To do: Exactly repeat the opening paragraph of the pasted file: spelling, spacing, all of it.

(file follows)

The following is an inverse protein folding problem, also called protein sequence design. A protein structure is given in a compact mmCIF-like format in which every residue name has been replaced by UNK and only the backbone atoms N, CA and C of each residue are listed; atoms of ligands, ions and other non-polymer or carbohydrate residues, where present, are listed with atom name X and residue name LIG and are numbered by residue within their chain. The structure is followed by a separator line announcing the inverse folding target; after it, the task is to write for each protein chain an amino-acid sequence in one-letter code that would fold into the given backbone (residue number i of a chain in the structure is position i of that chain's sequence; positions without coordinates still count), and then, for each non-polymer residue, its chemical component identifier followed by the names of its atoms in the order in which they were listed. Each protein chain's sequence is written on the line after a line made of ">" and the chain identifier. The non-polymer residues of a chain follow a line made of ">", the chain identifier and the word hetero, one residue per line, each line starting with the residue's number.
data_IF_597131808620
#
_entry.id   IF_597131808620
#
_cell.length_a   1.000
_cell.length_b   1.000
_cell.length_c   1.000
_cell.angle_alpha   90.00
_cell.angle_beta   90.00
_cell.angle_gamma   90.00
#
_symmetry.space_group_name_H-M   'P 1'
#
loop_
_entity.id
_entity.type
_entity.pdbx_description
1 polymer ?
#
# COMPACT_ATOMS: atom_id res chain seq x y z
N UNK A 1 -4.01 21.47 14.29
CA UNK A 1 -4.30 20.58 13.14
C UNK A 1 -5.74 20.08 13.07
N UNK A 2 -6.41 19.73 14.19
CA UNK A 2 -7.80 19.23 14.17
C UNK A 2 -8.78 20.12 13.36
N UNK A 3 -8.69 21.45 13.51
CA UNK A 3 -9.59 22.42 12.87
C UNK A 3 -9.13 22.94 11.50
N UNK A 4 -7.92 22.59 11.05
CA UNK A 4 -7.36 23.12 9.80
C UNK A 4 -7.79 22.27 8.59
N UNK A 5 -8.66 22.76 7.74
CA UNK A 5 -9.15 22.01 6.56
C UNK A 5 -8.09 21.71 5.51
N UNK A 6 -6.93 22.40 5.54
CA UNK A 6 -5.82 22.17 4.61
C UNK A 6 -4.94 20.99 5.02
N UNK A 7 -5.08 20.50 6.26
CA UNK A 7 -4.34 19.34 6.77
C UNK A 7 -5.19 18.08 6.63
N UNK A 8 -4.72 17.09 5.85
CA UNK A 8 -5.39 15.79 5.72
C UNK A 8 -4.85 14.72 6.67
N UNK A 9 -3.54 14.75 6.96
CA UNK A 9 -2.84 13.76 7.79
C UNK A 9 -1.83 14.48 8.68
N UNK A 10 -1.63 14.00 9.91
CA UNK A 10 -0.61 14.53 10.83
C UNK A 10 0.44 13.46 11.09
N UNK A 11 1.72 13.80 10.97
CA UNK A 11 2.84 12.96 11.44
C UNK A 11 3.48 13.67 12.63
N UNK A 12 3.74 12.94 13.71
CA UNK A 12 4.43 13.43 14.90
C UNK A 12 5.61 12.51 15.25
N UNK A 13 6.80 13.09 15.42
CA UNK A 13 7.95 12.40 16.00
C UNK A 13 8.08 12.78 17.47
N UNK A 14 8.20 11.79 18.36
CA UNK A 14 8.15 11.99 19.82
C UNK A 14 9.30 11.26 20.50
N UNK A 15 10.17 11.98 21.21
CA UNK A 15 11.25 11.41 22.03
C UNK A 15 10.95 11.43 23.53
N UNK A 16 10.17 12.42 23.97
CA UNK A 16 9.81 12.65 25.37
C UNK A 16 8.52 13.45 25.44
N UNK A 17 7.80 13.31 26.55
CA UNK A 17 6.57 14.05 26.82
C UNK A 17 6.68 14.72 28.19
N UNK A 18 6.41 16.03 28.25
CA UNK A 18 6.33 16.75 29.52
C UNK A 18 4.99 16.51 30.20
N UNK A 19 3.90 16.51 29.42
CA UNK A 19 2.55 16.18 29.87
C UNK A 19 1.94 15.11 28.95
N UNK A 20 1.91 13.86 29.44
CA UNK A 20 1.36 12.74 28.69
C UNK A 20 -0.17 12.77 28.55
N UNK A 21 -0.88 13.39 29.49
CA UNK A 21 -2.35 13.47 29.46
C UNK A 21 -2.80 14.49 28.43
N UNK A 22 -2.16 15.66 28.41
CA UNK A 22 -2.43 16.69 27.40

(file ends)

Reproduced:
The following is an inverse protein folding problem, also called protein sequence design. A protein structure is given in a compact mmCIF-like format in which every residue name has been replaced by UNK and only the backbone atoms N, CA and C of each residue are listed; atoms of ligands, ions and other non-polymer or carbohydrate residues, where present, are listed with atom name X and residue name LIG and are numbered by residue within their chain. The structure is followed by a separator line announcing the inverse folding target; after it, the task is to write for each protein chain an amino-acid sequence in one-letter code that would fold into the given backbone (residue number i of a chain in the structure is position i of that chain's sequence; positions without coordinates still count), and then, for each non-polymer residue, its chemical component identifier followed by the names of its atoms in the order in which they were listed. Each protein chain's sequence is written on the line after a line made of ">" and the chain identifier. The non-polymer residues of a chain follow a line made of ">", the chain identifier and the word hetero, one residue per line, each line starting with the residue's number.